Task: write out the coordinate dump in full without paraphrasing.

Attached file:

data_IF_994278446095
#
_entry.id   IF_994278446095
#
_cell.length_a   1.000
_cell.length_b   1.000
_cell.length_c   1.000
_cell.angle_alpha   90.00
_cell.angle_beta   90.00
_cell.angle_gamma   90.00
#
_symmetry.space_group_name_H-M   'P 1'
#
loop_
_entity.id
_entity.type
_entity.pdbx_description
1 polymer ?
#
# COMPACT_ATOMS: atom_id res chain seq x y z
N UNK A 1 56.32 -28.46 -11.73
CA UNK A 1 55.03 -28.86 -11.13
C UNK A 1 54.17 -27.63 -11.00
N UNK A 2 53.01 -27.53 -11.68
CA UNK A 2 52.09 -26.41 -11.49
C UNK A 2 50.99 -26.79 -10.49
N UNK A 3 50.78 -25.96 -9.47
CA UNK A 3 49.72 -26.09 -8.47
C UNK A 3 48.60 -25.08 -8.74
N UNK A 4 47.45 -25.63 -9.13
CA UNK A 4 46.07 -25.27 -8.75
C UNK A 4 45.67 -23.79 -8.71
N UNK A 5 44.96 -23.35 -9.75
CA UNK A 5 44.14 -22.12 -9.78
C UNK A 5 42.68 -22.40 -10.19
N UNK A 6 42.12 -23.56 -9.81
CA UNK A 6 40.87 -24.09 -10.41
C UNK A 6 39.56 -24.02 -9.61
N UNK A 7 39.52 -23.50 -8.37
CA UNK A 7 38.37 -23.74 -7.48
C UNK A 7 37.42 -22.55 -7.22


data_IF_994278446095
#
_entry.id   IF_994278446095
#
_cell.length_a   1.000
_cell.length_b   1.000
_cell.length_c   1.000
_cell.angle_alpha   90.00
_cell.angle_beta   90.00
_cell.angle_gamma   90.00
#
_symmetry.space_group_name_H-M   'P 1'
#
loop_
_entity.id
_entity.type
_entity.pdbx_description
1 polymer ?
#
# COMPACT_ATOMS: atom_id res chain seq x y z
N UNK A 1 56.32 -28.46 -11.73
CA UNK A 1 55.03 -28.86 -11.13
C UNK A 1 54.17 -27.63 -11.00
N UNK A 2 53.01 -27.53 -11.68
CA UNK A 2 52.09 -26.41 -11.49
C UNK A 2 50.99 -26.79 -10.49
N UNK A 3 50.78 -25.96 -9.47
CA UNK A 3 49.72 -26.09 -8.47
C UNK A 3 48.60 -25.08 -8.74
N UNK A 4 47.45 -25.63 -9.13
CA UNK A 4 46.07 -25.27 -8.75
C UNK A 4 45.67 -23.79 -8.71
N UNK A 5 44.96 -23.35 -9.75
CA UNK A 5 44.14 -22.12 -9.78
C UNK A 5 42.68 -22.40 -10.19
N UNK A 6 42.12 -23.56 -9.81
CA UNK A 6 40.87 -24.09 -10.41
C UNK A 6 39.56 -24.02 -9.61
N UNK A 7 39.52 -23.50 -8.37
CA UNK A 7 38.37 -23.74 -7.48
C UNK A 7 37.42 -22.55 -7.22